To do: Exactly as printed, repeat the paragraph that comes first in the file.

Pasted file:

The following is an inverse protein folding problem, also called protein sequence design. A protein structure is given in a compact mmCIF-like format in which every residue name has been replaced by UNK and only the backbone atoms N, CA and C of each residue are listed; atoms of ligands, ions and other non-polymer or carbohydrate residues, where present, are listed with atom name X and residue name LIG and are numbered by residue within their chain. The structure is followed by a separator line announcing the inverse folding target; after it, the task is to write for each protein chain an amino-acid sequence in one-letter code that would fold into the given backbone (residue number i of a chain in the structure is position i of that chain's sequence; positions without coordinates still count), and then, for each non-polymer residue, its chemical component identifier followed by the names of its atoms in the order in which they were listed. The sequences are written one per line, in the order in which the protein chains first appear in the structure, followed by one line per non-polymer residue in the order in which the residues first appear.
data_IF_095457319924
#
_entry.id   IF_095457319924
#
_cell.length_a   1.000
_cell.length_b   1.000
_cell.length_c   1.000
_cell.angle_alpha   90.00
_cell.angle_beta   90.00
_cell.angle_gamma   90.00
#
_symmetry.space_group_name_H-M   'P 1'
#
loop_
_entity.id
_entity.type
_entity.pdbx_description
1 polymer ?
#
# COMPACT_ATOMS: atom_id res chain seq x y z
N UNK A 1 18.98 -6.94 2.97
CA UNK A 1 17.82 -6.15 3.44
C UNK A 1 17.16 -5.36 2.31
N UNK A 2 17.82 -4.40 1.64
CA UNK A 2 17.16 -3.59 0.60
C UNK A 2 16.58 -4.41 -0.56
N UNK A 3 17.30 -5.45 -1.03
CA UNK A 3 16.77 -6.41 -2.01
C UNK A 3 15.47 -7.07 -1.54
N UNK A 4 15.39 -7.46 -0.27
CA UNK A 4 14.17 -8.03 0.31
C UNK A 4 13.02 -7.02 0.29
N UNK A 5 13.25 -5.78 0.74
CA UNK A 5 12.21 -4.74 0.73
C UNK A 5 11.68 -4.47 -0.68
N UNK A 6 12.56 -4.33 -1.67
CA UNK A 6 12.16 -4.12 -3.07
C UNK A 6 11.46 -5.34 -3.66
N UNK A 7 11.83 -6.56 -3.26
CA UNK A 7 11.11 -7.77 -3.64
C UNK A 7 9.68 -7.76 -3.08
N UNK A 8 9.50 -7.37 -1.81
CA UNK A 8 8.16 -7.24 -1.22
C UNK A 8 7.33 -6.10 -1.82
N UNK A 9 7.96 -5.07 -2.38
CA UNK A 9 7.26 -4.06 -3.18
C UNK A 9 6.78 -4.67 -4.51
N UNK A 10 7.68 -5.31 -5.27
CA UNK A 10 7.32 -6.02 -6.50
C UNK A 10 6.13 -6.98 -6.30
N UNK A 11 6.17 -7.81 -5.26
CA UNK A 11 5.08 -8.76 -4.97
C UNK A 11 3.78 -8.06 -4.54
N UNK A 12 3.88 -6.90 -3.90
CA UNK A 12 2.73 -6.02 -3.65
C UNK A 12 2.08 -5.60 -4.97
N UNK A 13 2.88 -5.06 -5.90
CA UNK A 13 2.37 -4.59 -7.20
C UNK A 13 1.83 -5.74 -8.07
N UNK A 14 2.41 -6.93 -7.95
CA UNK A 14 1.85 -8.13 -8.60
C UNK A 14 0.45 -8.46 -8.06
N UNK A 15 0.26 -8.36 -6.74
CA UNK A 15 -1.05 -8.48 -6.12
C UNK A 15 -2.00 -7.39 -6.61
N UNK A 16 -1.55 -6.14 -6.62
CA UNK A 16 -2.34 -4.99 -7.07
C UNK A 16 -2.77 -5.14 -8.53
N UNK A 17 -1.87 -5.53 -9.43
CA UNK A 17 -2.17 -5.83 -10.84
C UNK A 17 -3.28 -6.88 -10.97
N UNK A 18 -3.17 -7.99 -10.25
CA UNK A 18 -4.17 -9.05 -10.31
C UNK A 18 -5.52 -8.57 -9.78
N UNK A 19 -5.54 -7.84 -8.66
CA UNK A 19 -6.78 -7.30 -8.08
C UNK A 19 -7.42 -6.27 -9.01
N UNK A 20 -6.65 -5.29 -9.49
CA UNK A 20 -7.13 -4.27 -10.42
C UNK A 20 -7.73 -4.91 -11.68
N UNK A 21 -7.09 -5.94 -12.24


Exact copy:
The following is an inverse protein folding problem, also called protein sequence design. A protein structure is given in a compact mmCIF-like format in which every residue name has been replaced by UNK and only the backbone atoms N, CA and C of each residue are listed; atoms of ligands, ions and other non-polymer or carbohydrate residues, where present, are listed with atom name X and residue name LIG and are numbered by residue within their chain. The structure is followed by a separator line announcing the inverse folding target; after it, the task is to write for each protein chain an amino-acid sequence in one-letter code that would fold into the given backbone (residue number i of a chain in the structure is position i of that chain's sequence; positions without coordinates still count), and then, for each non-polymer residue, its chemical component identifier followed by the names of its atoms in the order in which they were listed. The sequences are written one per line, in the order in which the protein chains first appear in the structure, followed by one line per non-polymer residue in the order in which the residues first appear.